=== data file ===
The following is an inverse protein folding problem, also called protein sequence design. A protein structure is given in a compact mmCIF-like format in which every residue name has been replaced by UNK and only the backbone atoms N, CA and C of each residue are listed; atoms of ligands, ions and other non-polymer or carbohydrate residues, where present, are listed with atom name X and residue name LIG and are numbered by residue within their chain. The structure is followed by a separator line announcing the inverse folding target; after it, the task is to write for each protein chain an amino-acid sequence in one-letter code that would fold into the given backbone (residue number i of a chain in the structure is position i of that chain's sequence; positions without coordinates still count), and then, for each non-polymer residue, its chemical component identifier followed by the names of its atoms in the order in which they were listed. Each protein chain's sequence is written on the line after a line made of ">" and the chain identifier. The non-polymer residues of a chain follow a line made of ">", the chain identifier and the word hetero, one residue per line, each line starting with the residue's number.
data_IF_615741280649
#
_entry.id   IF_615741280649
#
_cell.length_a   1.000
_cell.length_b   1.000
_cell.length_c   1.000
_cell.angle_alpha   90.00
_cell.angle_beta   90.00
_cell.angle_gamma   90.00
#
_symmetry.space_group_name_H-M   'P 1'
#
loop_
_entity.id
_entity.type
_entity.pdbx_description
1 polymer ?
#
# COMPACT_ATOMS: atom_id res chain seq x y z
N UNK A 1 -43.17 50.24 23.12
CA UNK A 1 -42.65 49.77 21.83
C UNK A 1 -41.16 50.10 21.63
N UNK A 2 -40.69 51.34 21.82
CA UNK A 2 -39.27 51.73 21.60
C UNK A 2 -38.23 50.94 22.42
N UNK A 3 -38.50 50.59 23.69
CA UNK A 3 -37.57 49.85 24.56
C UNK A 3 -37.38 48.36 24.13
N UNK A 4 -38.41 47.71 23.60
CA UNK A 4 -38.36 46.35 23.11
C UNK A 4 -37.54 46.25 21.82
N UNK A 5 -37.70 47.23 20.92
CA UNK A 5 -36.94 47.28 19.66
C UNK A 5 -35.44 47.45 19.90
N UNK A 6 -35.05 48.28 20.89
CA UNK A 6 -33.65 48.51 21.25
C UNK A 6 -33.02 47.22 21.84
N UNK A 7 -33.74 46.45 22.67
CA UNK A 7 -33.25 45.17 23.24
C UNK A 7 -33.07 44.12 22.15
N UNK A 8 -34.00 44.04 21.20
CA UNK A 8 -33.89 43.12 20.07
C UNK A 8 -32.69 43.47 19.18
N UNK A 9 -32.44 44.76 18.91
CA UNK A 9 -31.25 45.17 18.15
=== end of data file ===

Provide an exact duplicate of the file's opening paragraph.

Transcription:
The following is an inverse protein folding problem, also called protein sequence design. A protein structure is given in a compact mmCIF-like format in which every residue name has been replaced by UNK and only the backbone atoms N, CA and C of each residue are listed; atoms of ligands, ions and other non-polymer or carbohydrate residues, where present, are listed with atom name X and residue name LIG and are numbered by residue within their chain. The structure is followed by a separator line announcing the inverse folding target; after it, the task is to write for each protein chain an amino-acid sequence in one-letter code that would fold into the given backbone (residue number i of a chain in the structure is position i of that chain's sequence; positions without coordinates still count), and then, for each non-polymer residue, its chemical component identifier followed by the names of its atoms in the order in which they were listed. Each protein chain's sequence is written on the line after a line made of ">" and the chain identifier. The non-polymer residues of a chain follow a line made of ">", the chain identifier and the word hetero, one residue per line, each line starting with the residue's number.